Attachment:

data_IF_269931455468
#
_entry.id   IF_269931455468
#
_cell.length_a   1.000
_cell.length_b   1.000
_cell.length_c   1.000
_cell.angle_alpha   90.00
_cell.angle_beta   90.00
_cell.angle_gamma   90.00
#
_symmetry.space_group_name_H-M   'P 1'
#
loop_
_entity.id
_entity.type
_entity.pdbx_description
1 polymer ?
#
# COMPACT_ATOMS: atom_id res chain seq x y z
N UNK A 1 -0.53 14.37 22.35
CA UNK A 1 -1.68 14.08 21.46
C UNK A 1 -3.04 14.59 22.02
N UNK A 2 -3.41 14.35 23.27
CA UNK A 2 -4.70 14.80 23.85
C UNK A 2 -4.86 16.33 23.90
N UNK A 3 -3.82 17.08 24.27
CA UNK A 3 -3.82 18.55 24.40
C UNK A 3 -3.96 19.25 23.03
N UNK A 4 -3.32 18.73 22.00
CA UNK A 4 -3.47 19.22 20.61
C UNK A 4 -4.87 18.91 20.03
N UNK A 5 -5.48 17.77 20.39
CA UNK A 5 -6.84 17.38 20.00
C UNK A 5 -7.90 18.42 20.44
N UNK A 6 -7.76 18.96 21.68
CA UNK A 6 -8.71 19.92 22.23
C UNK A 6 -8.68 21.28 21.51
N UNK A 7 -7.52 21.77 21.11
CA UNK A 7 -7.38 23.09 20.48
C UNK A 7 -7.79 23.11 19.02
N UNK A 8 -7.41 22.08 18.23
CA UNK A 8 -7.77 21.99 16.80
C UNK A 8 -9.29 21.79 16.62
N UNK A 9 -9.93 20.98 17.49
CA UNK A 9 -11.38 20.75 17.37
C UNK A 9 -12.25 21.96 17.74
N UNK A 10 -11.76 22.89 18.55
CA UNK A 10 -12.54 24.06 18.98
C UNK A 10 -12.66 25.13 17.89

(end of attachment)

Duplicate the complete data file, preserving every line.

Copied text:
data_IF_269931455468
#
_entry.id   IF_269931455468
#
_cell.length_a   1.000
_cell.length_b   1.000
_cell.length_c   1.000
_cell.angle_alpha   90.00
_cell.angle_beta   90.00
_cell.angle_gamma   90.00
#
_symmetry.space_group_name_H-M   'P 1'
#
loop_
_entity.id
_entity.type
_entity.pdbx_description
1 polymer ?
#
# COMPACT_ATOMS: atom_id res chain seq x y z
N UNK A 1 -0.53 14.37 22.35
CA UNK A 1 -1.68 14.08 21.46
C UNK A 1 -3.04 14.59 22.02
N UNK A 2 -3.41 14.35 23.27
CA UNK A 2 -4.70 14.80 23.85
C UNK A 2 -4.86 16.33 23.90
N UNK A 3 -3.82 17.08 24.27
CA UNK A 3 -3.82 18.55 24.40
C UNK A 3 -3.96 19.25 23.03
N UNK A 4 -3.32 18.73 22.00
CA UNK A 4 -3.47 19.22 20.61
C UNK A 4 -4.87 18.91 20.03
N UNK A 5 -5.48 17.77 20.39
CA UNK A 5 -6.84 17.38 20.00
C UNK A 5 -7.90 18.42 20.44
N UNK A 6 -7.76 18.96 21.68
CA UNK A 6 -8.71 19.92 22.23
C UNK A 6 -8.68 21.28 21.51
N UNK A 7 -7.52 21.77 21.11
CA UNK A 7 -7.38 23.09 20.48
C UNK A 7 -7.79 23.11 19.02
N UNK A 8 -7.41 22.08 18.23
CA UNK A 8 -7.77 21.99 16.80
C UNK A 8 -9.29 21.79 16.62
N UNK A 9 -9.93 20.98 17.49
CA UNK A 9 -11.38 20.75 17.37
C UNK A 9 -12.25 21.96 17.74
N UNK A 10 -11.76 22.89 18.55
CA UNK A 10 -12.54 24.06 18.98
C UNK A 10 -12.66 25.13 17.89